Saturday, October 19 2019


Japanese funded tuna project hits the rocks

Update: November, 01/2014 - 09:03
Fishermen bring tuna ashore in Binh Dinh Provinvce. A pilot programme in three central provinces to use Japanese equipment and technologies for fishing tuna for export to Japan has come a cropper, with fishermen and authorities blaming each other. — VNA/VNS Photo Ly Kha

HCM City (VNS)— A pilot programme in three central provinces to use Japanese equipment and technologies for fishing tuna for export to Japan has to be stopped temporarily, with fishermen and authorities blaming each other.

The quality of the fish has been inexplicably low, causing the fishermen taking part in the programme to lose heavily.

Tuna exports have dropped sharply to just US$410 million as of the end of October.

On their first trip to sea with the new equipment and technologies in July Binh Dinh fishermen caught 54 tuna but only 10 were good enough to export to Japan at VND250,000 ($12) per kilogramme. The next time around this fell to a mere four out of 57.

Many of the fishermen believe that the reason for the low quality is that they have not been taught properly.

Now the department wants to temporarily stop the pilot project after just three months.

"The number of good quality tuna to export to Japan was very limited and fishermen suffered big losses," Nguyen Huu Hao, its deputy director, told Thoi bao Kinh te Viet Nam (Viet Nam Economic Times) newspaper in explanation.

"The worst thing is that fishermen don't trust it any more."

But he blamed them for continuing to fish using traditional methods despite the new technology and equipment.

"The province provided financial support to fishermen to buy the equipment at VND1.3 billion ($600,000) each and trained them carefully in how to preserve tuna after catching them, but they failed to do so."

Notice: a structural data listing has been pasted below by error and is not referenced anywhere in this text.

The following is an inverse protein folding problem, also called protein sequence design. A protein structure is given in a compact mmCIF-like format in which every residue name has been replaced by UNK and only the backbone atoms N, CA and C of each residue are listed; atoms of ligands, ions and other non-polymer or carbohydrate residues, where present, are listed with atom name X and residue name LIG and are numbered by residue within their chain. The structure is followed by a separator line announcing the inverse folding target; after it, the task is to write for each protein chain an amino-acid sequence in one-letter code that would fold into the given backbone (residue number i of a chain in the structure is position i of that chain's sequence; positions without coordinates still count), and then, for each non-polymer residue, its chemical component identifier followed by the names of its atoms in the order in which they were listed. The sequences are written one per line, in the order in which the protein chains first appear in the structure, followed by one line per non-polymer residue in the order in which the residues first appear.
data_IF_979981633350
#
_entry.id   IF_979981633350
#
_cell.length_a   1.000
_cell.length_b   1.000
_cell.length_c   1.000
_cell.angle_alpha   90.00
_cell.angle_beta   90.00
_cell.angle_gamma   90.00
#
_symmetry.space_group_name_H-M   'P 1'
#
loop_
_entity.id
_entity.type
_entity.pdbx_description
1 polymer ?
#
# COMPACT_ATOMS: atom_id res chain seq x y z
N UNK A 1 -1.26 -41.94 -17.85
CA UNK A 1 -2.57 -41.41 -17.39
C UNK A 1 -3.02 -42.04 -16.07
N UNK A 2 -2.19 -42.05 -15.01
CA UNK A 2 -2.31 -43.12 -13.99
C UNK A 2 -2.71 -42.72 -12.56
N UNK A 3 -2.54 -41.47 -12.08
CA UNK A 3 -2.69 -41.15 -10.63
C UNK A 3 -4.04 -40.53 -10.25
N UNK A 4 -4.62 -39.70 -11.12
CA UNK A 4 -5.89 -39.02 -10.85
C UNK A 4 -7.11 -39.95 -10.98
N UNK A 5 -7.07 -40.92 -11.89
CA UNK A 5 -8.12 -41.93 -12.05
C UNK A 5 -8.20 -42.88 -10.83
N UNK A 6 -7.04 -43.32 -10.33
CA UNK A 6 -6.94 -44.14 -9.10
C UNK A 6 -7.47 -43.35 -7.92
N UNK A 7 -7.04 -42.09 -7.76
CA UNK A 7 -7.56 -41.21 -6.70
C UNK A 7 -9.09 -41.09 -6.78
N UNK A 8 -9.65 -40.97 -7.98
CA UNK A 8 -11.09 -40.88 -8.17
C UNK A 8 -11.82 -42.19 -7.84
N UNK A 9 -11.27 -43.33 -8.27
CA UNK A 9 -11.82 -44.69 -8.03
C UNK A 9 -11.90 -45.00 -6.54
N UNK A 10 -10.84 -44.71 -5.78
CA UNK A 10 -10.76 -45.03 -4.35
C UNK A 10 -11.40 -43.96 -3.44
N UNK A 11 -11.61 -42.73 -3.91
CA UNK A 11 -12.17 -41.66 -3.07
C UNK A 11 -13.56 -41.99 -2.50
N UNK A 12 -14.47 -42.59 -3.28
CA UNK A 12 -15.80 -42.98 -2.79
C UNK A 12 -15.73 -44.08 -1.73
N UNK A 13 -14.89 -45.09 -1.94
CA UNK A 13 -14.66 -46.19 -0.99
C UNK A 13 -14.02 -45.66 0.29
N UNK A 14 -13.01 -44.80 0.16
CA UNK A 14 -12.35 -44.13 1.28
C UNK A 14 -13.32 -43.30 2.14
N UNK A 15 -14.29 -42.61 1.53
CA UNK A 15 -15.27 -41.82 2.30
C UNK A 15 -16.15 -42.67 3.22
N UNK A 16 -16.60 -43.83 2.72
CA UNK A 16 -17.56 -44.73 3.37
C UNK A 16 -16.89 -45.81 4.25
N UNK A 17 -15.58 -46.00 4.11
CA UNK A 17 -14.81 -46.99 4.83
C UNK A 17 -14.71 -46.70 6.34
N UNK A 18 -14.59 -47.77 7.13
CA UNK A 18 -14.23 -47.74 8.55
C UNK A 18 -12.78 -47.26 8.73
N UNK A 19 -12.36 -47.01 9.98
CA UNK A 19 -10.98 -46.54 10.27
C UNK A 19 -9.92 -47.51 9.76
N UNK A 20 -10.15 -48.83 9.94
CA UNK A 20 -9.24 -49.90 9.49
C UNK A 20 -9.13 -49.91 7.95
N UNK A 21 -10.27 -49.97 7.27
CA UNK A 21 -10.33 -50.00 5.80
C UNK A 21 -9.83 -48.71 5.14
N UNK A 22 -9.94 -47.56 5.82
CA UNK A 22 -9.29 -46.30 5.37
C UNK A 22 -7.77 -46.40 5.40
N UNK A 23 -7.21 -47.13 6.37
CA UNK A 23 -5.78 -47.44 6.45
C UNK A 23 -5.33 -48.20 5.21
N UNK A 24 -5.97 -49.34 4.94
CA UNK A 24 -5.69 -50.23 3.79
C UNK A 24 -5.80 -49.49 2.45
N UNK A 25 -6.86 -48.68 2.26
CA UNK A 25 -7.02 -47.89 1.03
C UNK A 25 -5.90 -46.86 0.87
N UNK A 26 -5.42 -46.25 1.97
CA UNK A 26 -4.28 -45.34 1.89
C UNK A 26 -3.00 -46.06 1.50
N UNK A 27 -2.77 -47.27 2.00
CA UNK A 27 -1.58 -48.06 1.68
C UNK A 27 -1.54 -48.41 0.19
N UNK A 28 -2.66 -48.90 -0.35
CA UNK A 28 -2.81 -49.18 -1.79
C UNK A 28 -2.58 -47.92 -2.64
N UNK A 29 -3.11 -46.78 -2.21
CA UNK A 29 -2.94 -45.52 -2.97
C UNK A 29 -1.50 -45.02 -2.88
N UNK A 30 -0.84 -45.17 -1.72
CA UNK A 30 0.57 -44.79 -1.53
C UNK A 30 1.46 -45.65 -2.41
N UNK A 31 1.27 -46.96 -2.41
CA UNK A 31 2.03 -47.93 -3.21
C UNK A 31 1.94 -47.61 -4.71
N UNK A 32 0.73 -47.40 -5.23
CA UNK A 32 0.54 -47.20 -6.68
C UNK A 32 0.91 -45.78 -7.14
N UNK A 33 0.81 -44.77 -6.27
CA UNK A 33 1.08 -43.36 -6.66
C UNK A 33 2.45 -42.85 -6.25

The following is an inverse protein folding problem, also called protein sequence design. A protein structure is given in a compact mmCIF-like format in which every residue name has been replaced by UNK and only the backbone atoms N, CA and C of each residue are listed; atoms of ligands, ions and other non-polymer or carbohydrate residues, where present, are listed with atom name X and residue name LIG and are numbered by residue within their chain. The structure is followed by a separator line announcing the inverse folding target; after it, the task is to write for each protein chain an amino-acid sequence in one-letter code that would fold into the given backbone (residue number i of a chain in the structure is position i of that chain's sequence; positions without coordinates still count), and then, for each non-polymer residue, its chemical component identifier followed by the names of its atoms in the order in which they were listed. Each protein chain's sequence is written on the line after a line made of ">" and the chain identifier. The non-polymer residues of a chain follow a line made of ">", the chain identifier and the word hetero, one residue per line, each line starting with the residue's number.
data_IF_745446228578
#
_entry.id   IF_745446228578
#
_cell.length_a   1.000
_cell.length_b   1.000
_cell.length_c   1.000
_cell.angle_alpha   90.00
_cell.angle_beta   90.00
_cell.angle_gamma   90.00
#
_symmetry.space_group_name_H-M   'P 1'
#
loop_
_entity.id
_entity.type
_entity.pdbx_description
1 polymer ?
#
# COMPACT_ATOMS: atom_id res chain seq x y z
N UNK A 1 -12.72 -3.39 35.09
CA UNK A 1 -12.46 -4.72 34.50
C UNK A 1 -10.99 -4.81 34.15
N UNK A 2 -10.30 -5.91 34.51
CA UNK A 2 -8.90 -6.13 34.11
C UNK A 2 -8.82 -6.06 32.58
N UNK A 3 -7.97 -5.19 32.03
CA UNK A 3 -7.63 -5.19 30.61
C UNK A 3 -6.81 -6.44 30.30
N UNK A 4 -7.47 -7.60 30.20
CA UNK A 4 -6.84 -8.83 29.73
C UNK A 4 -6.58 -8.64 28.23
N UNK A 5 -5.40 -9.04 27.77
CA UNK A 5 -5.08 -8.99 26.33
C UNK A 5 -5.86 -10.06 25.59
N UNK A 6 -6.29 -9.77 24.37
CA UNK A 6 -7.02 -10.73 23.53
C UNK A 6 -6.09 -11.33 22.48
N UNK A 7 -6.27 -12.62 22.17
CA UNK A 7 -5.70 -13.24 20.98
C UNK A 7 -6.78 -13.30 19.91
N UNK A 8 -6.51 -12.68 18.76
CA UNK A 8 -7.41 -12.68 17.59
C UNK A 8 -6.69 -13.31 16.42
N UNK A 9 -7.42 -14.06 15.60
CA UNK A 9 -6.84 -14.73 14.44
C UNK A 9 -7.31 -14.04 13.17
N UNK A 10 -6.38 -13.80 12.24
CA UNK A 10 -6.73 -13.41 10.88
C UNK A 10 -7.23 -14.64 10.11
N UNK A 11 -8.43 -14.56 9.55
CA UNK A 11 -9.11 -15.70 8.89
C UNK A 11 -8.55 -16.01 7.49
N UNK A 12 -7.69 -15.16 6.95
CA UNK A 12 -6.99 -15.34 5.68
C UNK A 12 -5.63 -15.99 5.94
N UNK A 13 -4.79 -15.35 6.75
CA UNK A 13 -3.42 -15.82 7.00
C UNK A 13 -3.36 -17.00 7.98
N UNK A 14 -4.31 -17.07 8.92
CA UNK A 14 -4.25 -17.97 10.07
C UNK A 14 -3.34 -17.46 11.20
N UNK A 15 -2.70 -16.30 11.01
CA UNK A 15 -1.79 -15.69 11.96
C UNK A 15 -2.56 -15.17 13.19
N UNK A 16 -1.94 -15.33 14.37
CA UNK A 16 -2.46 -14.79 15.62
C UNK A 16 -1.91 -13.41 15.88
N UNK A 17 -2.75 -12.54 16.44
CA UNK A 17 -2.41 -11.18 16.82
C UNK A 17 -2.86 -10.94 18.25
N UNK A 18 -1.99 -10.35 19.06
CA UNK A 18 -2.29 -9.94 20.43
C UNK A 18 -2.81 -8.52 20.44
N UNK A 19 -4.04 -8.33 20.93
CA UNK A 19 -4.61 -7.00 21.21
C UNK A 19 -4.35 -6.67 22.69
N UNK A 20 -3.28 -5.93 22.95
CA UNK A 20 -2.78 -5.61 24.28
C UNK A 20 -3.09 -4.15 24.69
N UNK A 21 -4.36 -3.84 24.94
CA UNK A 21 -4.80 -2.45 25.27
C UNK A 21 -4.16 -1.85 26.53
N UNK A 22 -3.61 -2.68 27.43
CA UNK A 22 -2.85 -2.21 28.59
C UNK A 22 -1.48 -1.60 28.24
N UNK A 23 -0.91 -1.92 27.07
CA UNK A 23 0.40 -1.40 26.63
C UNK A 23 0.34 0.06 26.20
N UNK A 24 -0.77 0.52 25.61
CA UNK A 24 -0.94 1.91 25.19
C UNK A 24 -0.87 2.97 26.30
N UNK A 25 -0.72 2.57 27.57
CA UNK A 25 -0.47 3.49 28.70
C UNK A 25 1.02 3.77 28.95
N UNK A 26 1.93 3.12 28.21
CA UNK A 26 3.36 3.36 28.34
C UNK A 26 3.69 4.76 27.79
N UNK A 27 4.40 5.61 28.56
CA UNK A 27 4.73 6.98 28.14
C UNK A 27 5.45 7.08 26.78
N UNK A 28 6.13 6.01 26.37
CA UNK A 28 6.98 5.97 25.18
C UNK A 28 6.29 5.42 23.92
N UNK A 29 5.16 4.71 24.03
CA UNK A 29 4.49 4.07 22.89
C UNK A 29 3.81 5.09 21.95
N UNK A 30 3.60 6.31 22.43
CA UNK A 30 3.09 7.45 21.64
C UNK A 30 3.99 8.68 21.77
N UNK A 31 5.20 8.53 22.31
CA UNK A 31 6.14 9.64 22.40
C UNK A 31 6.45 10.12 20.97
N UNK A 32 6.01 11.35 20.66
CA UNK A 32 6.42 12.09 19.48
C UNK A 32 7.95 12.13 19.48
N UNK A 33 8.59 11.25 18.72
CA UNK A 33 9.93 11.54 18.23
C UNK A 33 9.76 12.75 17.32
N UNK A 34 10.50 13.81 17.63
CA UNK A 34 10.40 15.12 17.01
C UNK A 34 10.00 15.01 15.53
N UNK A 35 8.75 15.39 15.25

During the three-month trial, four boats each lost VND500 million ($24,000).

Trips to sea would traditionally last 20 days, but to ensure the tuna remained in good condition, they were shortened by half.

"We caught very small number of tuna and could not export them all," one ship owner said.

"With the new technology, our expenditure doubled but prices were only 20 per cent higher."

But Binh Dinh authorities and the Fishery General Department have insisted that the new tuna fishing technology is vital for the industry and the project should continue.

The province plans to build a factory to process tuna based on Japanese technology.

"We have already worked with the Japanese Hokugan company to build a five-hectare factory in Phu Cat or Hoai Nhon district," Le Huu Loc, chairman of the Binh Dinh People's Committee said.

The ministry, which began the pilot project to exploit, purchase, and process high-quality tuna in Binh Dinh, Phu Yen and Khanh Hoa, hopes to double exports to $1 billion by 2020. — VNS

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